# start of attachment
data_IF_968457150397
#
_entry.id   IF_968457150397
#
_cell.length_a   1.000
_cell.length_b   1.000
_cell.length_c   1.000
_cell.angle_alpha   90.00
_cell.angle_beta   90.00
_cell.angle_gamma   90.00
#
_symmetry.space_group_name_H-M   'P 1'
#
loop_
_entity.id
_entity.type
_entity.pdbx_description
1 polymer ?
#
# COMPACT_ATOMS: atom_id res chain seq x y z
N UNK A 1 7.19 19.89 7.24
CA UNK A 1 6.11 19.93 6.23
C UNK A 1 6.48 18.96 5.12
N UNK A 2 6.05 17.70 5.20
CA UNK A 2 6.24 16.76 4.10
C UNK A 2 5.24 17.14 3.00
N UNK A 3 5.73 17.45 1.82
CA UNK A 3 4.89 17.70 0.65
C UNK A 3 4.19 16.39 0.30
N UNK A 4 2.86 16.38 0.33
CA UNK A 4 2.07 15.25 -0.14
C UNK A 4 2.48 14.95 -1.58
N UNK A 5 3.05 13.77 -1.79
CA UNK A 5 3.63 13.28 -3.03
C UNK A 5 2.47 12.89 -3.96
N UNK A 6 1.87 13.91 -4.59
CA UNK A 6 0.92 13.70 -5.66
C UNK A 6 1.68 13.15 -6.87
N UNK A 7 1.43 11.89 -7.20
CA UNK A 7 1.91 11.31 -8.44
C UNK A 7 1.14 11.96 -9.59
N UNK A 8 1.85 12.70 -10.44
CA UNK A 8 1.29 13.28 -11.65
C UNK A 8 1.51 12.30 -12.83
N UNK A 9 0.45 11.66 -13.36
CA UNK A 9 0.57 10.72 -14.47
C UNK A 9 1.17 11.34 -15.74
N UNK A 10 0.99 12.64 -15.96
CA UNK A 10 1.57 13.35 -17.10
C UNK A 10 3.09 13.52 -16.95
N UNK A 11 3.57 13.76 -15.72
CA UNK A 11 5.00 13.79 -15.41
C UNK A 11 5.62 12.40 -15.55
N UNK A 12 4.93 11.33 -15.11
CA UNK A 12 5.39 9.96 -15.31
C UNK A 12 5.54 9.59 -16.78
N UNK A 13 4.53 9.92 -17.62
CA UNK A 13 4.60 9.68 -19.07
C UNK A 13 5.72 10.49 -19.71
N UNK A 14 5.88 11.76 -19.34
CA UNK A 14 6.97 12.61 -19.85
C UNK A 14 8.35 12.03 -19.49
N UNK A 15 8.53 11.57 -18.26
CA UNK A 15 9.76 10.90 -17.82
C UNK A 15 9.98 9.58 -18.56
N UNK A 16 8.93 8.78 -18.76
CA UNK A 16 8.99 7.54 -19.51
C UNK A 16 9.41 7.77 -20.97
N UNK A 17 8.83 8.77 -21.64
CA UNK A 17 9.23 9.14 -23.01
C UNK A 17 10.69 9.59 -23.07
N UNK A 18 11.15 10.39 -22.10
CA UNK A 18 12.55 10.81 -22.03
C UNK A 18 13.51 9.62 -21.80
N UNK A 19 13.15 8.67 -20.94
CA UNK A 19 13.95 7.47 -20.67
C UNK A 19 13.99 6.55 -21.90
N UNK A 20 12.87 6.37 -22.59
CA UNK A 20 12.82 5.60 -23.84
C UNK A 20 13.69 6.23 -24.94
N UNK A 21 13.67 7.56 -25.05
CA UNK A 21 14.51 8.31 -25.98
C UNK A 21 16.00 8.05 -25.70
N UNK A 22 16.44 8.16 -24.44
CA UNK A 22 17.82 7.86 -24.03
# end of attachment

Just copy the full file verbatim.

data_IF_968457150397
#
_entry.id   IF_968457150397
#
_cell.length_a   1.000
_cell.length_b   1.000
_cell.length_c   1.000
_cell.angle_alpha   90.00
_cell.angle_beta   90.00
_cell.angle_gamma   90.00
#
_symmetry.space_group_name_H-M   'P 1'
#
loop_
_entity.id
_entity.type
_entity.pdbx_description
1 polymer ?
#
# COMPACT_ATOMS: atom_id res chain seq x y z
N UNK A 1 7.19 19.89 7.24
CA UNK A 1 6.11 19.93 6.23
C UNK A 1 6.48 18.96 5.12
N UNK A 2 6.05 17.70 5.20
CA UNK A 2 6.24 16.76 4.10
C UNK A 2 5.24 17.14 3.00
N UNK A 3 5.73 17.45 1.82
CA UNK A 3 4.89 17.70 0.65
C UNK A 3 4.19 16.39 0.30
N UNK A 4 2.86 16.38 0.33
CA UNK A 4 2.07 15.25 -0.14
C UNK A 4 2.48 14.95 -1.58
N UNK A 5 3.05 13.77 -1.79
CA UNK A 5 3.63 13.28 -3.03
C UNK A 5 2.47 12.89 -3.96
N UNK A 6 1.87 13.91 -4.59
CA UNK A 6 0.92 13.70 -5.66
C UNK A 6 1.68 13.15 -6.87
N UNK A 7 1.43 11.89 -7.20
CA UNK A 7 1.91 11.31 -8.44
C UNK A 7 1.14 11.96 -9.59
N UNK A 8 1.85 12.70 -10.44
CA UNK A 8 1.29 13.28 -11.65
C UNK A 8 1.51 12.30 -12.83
N UNK A 9 0.45 11.66 -13.36
CA UNK A 9 0.57 10.72 -14.47
C UNK A 9 1.17 11.34 -15.74
N UNK A 10 0.99 12.64 -15.96
CA UNK A 10 1.57 13.35 -17.10
C UNK A 10 3.09 13.52 -16.95
N UNK A 11 3.57 13.76 -15.72
CA UNK A 11 5.00 13.79 -15.41
C UNK A 11 5.62 12.40 -15.55
N UNK A 12 4.93 11.33 -15.11
CA UNK A 12 5.39 9.96 -15.31
C UNK A 12 5.54 9.59 -16.78
N UNK A 13 4.53 9.92 -17.62
CA UNK A 13 4.60 9.68 -19.07
C UNK A 13 5.72 10.49 -19.71
N UNK A 14 5.88 11.76 -19.34
CA UNK A 14 6.97 12.61 -19.85
C UNK A 14 8.35 12.03 -19.49
N UNK A 15 8.53 11.57 -18.26
CA UNK A 15 9.76 10.90 -17.82
C UNK A 15 9.98 9.58 -18.56
N UNK A 16 8.93 8.78 -18.76
CA UNK A 16 8.99 7.54 -19.51
C UNK A 16 9.41 7.77 -20.97
N UNK A 17 8.83 8.77 -21.64
CA UNK A 17 9.23 9.14 -23.01
C UNK A 17 10.69 9.59 -23.07
N UNK A 18 11.15 10.39 -22.10
CA UNK A 18 12.55 10.81 -22.03
C UNK A 18 13.51 9.62 -21.80
N UNK A 19 13.15 8.67 -20.94
CA UNK A 19 13.95 7.47 -20.67
C UNK A 19 13.99 6.55 -21.90
N UNK A 20 12.87 6.37 -22.59
CA UNK A 20 12.82 5.60 -23.84
C UNK A 20 13.69 6.23 -24.94
N UNK A 21 13.67 7.56 -25.05
CA UNK A 21 14.51 8.31 -25.98
C UNK A 21 16.00 8.05 -25.70
N UNK A 22 16.44 8.16 -24.44
CA UNK A 22 17.82 7.86 -24.03